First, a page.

Sustainability can no longer be dismissed as a corporate responsibility, retailer need to understand the impact of adhering to the eco-norms and explore innovative practices that can be uniquely distinguished with the brand. Considering a while back, when you could find other green initiatives as well as LED based retail projects. Presently the agenda for the brands has shifted to the operations and the supply-chain. The scope for the brands to build a case for their accreditation with green practices enhances their portfolio. Brands need to make their mark in retail sustainability space and play a major role in bringing up their brands. There has been a definite enhancement to the options that the retailers can undertake waste reduction, on-site renewable energy, new roofing retro-fit technologies, community integration, green procurement and non-toxic cleaning policies. Retailers need to align themselves with the drivers that have given the whole movement, the impetus required to create momentum for the green industry, these are; Consumers, Compliance, Costing, Competition.
They care more than ever about the environment and the impact that their purchasing decisions have up and down the supply chain—and it is strengthening. They are using the power of their rupee as a vote and are choosing to support businesses that share and respect their new value set. Retailers have begun to gain the loyalty of these conscious consumers. Reports state that 40 percent of consumers make purchasing decisions based in part on the values of a company or brand, not just the product. Keeping this in mind, it becomes clear that retailers must do more than green the products on their shelves; they must also green their operations. Retail store operations and maintenance is an important piece of a retailer’s sustainability story. For an industry that is at the whim of consumer demand, getting it right in the retail environment will be critical to the success of a retailer’s sustainability initiatives.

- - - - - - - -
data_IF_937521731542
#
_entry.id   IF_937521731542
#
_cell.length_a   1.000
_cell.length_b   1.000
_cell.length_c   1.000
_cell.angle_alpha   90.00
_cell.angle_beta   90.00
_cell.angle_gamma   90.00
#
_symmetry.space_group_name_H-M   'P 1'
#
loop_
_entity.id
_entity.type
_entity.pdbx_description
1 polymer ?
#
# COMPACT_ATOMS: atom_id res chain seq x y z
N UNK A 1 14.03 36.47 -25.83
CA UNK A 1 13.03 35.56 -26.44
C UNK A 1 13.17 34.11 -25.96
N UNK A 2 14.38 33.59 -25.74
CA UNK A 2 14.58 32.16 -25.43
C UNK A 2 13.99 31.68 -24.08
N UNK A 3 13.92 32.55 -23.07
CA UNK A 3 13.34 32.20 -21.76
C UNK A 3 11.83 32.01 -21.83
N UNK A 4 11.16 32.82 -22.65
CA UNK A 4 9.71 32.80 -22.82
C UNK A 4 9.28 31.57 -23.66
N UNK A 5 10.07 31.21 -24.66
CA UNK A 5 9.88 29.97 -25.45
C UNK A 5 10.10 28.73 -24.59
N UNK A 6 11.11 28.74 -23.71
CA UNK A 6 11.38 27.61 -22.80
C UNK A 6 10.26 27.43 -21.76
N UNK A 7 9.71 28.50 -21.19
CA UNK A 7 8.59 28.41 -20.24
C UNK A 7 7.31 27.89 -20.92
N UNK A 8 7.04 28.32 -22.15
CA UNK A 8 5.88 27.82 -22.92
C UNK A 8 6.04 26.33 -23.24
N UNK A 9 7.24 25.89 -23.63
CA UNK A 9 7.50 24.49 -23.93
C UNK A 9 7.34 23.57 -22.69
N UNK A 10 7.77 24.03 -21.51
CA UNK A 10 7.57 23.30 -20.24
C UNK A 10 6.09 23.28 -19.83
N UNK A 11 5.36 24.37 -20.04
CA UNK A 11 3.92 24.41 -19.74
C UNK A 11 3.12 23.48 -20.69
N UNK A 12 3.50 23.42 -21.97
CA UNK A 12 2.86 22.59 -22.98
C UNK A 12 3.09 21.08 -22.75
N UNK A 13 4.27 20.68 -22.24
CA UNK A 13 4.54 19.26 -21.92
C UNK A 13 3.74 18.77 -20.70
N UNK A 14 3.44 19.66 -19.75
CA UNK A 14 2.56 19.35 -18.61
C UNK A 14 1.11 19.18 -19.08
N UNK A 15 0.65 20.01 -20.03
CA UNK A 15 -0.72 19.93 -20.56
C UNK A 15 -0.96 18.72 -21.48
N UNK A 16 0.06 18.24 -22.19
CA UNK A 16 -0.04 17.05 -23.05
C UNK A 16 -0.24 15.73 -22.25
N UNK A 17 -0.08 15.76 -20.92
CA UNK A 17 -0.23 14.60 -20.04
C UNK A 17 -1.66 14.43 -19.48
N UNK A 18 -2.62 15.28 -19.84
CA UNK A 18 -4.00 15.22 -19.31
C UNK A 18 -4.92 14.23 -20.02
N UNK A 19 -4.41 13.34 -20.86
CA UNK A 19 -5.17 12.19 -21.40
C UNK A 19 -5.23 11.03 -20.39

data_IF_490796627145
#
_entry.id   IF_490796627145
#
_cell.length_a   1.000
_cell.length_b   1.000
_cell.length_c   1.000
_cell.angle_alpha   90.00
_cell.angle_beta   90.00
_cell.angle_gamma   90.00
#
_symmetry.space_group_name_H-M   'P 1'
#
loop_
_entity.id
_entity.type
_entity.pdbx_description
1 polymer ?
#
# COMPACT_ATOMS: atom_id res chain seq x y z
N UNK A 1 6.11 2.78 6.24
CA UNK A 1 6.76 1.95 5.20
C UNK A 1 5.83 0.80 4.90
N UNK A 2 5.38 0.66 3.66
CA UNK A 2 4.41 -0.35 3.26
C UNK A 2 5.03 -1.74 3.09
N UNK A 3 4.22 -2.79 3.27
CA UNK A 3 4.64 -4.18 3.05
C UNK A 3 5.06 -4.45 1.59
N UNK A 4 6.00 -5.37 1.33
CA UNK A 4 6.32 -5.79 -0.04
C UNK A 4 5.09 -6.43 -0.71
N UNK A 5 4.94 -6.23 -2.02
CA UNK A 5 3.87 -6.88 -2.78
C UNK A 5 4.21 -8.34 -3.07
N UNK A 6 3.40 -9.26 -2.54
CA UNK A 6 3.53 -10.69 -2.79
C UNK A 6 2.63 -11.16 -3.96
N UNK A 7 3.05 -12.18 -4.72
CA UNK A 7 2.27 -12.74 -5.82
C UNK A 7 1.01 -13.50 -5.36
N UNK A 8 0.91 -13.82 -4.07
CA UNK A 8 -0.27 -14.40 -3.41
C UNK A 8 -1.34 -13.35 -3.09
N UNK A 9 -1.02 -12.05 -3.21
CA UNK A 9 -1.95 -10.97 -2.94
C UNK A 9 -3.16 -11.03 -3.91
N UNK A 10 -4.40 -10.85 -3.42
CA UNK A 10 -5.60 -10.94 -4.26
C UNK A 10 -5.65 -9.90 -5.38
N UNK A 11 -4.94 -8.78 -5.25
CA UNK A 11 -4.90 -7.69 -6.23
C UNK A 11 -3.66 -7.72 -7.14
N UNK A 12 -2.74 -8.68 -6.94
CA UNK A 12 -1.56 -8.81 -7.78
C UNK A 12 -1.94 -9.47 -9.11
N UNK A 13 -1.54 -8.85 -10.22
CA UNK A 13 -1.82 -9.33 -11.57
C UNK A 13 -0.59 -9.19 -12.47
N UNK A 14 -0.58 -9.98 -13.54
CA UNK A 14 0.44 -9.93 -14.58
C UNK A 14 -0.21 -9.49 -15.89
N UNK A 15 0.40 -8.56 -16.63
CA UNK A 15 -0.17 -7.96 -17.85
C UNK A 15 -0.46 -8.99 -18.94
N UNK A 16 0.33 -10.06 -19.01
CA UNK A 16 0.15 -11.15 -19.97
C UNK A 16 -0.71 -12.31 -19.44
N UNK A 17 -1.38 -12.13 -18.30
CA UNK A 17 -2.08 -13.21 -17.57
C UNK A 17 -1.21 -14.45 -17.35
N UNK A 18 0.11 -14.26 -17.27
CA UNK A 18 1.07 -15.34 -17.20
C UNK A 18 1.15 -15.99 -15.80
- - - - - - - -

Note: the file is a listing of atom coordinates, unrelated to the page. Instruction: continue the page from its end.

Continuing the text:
Code and compliance issues are nothing new for retailers, but now that sustainability has entered the picture, municipalities are enforcing environmental protection with new fervor. A slew of new legislation is on the books dealing with impact reduction for retailers, and more is on the horizon. Currently Leadership in Energy and Environmental Design (LEED) retail is the in-thing; it is only a matter of time before the legislation is implemented to the retail background just like in the commercial market. While much of the major legislation covers Design & Construction, there are implications for retail facility maintenance and operations. For retail FM professionals today, the real pressure is not compliance—rather; it’s making use of incentives and tax rebates that have come about or on the queue for development.
Energy costs are typically a top-five expense for retailers and manufacturers. Add tipping fees, water bills, wastewater fees, cleaning supplies, transport, and maintenance; and the costs begin to add up quickly. A facility manager that can bring a 5 percent reduction in any of these areas will provide a substantial cost savings to their organization year after year. In order to ensure cost- effective operation, one needs to invest in on-site renewable options, in Energy Management Systems (EMS) and collaboration with utilities, who act as your cost reduction agent.
Retailers are competing in the sustainability space for consumer and investor loyalty—not just on their product lines or building footprint, but across the enterprise of the retail business model, from raw material source to processing, to manufacturing, to shelf, and back into the supply chain as post-consumer material. Undertaking the opportunity to carve out a leadership position in the arena has become imperative especially now that design and construction have become somewhat quiet.
Successful implementation just requires taking a holistic approach and looking at your sustainability initiatives as common goals to huddle around, goals that enable collaboration beyond the boundaries of the company’s payroll, throughout the supply chain and service providers.